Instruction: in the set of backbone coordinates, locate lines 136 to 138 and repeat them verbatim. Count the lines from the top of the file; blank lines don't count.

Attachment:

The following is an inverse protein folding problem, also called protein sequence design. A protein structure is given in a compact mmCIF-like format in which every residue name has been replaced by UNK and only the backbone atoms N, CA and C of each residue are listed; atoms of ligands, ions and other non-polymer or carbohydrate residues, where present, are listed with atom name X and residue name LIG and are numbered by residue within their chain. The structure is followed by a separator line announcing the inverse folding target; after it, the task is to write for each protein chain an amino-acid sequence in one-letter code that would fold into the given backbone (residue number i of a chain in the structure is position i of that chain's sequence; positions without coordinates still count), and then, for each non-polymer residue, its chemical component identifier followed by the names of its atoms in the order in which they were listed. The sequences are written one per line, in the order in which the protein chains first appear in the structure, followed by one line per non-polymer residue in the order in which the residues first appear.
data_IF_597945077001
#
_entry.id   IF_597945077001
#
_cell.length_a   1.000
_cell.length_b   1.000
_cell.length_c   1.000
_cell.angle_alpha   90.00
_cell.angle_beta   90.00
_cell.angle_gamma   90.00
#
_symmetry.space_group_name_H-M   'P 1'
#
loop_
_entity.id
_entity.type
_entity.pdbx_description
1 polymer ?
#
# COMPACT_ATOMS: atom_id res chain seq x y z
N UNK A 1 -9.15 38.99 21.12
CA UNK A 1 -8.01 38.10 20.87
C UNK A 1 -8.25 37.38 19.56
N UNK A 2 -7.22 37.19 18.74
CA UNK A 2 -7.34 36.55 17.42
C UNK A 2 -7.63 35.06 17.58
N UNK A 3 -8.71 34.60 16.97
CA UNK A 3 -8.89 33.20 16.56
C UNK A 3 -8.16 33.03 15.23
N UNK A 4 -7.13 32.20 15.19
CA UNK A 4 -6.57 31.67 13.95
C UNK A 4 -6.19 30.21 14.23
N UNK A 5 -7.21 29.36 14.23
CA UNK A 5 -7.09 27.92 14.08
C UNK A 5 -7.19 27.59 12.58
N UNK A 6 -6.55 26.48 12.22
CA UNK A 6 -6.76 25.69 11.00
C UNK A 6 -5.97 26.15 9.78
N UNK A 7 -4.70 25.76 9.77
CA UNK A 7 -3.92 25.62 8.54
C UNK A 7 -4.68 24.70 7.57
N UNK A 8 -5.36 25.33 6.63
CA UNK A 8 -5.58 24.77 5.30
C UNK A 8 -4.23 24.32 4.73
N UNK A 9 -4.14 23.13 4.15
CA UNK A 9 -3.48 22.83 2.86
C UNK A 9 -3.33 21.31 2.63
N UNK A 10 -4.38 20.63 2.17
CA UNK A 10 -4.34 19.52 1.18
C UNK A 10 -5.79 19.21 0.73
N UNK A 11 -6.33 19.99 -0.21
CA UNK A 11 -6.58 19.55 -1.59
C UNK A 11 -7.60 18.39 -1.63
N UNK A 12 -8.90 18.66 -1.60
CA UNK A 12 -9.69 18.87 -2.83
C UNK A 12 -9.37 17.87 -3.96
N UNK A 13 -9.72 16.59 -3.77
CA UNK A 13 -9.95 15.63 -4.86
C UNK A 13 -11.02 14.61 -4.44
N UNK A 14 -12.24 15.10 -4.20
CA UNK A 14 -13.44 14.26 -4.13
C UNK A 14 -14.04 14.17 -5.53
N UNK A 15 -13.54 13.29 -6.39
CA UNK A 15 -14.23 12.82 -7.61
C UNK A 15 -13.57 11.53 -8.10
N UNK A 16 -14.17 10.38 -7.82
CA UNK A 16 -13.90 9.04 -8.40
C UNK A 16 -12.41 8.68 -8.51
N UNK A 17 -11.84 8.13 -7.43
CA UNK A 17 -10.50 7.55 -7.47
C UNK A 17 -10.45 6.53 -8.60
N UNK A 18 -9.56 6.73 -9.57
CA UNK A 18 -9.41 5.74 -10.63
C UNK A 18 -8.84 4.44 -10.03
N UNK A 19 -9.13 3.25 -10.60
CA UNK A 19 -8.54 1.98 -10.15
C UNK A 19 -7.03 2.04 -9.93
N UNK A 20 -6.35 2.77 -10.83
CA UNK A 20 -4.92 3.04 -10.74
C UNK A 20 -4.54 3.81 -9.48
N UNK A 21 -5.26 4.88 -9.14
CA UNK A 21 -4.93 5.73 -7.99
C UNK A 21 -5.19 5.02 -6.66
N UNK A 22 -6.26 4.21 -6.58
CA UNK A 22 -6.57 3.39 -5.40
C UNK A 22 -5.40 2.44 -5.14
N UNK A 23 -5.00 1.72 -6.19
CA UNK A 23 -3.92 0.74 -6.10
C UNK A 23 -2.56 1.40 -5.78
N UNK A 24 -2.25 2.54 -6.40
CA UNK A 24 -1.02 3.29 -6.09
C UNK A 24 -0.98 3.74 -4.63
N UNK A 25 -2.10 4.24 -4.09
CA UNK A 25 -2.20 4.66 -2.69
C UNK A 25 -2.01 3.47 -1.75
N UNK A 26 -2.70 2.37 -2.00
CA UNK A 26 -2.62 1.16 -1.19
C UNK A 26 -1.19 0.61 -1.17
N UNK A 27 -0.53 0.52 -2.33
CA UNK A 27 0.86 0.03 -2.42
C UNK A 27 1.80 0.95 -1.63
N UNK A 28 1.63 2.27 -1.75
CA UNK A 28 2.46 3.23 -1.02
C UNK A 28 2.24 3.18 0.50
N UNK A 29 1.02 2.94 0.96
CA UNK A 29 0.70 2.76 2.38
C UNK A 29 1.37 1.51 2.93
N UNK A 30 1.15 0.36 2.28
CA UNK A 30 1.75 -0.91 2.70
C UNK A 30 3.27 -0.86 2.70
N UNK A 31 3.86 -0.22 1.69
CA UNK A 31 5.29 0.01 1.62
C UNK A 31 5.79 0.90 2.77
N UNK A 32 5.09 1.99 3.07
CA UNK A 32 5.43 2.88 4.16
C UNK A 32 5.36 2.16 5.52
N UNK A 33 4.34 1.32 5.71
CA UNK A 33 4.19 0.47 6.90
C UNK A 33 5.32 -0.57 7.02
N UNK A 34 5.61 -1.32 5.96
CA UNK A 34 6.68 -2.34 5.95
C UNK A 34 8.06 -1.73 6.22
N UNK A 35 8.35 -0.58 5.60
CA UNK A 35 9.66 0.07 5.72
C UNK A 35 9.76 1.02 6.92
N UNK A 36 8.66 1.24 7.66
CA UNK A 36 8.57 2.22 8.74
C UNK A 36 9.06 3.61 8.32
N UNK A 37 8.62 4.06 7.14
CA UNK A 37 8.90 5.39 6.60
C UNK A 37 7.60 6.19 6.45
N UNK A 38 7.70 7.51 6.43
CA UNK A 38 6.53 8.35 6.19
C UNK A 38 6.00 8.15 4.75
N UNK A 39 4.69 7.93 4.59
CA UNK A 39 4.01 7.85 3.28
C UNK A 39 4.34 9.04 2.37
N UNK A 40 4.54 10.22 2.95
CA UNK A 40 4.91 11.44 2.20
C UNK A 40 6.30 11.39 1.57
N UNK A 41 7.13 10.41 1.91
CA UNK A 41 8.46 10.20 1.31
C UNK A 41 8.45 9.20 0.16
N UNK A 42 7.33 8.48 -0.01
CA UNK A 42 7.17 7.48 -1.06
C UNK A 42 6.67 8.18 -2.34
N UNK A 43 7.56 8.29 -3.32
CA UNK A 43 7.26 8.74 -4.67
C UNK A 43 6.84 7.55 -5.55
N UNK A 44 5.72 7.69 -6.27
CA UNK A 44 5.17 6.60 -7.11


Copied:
N UNK A 39 4.69 7.93 4.59
CA UNK A 39 4.01 7.85 3.28
C UNK A 39 4.34 9.04 2.37